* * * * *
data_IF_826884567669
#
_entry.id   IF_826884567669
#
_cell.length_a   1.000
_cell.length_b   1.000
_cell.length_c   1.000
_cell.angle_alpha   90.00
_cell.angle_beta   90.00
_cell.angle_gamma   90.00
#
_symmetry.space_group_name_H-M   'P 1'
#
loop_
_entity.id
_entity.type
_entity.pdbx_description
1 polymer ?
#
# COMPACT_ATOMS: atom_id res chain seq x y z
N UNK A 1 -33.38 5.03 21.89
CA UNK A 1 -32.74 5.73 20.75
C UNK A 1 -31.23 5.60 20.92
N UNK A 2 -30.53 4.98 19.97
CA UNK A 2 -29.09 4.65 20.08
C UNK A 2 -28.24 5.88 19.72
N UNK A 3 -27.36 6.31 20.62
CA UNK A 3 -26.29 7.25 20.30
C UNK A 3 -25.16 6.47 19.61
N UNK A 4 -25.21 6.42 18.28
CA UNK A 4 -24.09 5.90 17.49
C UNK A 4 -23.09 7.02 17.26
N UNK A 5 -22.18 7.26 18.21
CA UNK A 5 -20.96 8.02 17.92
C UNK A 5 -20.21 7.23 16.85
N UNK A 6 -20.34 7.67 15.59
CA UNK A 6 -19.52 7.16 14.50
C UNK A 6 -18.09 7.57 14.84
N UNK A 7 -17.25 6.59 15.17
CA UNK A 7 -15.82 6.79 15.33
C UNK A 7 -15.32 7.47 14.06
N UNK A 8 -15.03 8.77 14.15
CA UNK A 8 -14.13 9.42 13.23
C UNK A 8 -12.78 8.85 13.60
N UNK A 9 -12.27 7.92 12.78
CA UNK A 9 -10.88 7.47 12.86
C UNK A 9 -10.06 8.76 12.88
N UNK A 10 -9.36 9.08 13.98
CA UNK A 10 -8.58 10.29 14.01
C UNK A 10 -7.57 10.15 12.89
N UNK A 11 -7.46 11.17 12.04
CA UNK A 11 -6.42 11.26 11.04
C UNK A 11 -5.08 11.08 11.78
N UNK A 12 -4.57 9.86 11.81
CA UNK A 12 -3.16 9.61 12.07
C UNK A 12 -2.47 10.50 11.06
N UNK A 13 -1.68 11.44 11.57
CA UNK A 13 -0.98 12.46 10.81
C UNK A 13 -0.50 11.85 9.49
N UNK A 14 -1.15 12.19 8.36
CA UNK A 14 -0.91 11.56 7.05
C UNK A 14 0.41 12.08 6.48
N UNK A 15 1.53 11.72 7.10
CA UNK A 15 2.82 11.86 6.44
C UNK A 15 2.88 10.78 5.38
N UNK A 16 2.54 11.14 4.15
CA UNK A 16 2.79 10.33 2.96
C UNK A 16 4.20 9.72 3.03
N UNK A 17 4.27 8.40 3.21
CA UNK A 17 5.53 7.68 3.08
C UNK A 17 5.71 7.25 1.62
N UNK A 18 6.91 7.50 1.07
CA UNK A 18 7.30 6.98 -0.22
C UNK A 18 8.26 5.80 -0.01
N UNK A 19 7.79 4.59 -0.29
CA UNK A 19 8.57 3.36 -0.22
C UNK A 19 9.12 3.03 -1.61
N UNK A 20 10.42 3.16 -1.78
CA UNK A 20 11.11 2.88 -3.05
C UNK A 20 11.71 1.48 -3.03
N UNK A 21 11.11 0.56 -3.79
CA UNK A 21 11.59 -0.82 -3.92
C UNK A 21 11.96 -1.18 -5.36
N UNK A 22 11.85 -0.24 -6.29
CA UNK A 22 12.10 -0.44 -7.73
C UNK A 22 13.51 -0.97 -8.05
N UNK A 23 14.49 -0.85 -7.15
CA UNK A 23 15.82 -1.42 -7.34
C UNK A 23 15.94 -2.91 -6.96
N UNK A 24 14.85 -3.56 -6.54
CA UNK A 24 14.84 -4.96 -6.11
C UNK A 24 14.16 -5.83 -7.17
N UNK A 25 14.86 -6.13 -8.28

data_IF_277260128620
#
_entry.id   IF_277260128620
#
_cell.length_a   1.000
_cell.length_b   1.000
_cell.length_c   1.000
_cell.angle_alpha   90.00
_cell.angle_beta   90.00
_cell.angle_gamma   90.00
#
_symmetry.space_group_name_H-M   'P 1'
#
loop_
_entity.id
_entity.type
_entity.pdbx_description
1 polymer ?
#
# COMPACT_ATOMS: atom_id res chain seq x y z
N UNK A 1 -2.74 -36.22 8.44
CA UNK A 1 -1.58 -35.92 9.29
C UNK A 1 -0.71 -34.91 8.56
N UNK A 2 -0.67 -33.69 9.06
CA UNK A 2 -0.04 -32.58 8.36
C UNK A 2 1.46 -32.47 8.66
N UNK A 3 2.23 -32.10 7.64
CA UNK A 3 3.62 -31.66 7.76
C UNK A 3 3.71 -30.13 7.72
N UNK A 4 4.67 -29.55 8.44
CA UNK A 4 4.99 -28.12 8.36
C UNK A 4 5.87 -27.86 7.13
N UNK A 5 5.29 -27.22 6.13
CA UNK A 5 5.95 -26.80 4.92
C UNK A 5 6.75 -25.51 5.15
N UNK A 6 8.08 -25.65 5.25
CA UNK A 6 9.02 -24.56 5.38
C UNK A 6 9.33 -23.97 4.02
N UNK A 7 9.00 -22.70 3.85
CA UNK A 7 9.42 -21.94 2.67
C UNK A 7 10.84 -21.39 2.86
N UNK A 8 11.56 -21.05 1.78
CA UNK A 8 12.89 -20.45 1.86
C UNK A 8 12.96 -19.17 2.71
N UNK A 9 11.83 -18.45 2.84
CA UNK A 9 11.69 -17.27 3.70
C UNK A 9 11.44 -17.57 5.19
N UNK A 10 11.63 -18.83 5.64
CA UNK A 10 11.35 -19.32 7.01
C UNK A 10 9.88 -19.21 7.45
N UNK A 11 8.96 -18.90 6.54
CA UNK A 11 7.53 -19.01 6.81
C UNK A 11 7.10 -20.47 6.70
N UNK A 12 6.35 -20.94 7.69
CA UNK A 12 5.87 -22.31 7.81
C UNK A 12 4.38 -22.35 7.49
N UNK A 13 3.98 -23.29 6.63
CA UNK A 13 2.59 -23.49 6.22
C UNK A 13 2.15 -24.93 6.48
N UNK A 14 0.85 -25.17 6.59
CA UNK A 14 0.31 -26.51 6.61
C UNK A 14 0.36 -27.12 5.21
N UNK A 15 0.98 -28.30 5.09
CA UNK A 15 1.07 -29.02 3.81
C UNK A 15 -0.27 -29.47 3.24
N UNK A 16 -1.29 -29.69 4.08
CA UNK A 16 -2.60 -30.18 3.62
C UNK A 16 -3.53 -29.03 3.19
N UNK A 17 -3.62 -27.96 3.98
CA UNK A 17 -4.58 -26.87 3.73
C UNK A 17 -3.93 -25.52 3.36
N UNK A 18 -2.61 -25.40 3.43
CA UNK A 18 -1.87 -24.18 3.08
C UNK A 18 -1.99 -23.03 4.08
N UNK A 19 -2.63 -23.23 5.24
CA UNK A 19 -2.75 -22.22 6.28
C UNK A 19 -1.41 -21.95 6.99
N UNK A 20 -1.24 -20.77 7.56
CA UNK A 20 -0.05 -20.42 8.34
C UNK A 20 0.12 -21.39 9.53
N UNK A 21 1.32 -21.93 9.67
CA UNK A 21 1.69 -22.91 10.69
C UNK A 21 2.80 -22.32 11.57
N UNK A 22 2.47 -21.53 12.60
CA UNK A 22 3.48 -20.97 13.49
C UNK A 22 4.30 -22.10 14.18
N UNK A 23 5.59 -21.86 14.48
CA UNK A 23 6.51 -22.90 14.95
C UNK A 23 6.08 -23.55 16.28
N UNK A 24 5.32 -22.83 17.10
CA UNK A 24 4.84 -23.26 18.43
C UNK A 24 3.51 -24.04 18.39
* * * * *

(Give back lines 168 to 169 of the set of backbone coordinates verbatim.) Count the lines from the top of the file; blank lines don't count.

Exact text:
N UNK A 19 -2.63 -23.23 5.24
CA UNK A 19 -2.75 -22.22 6.28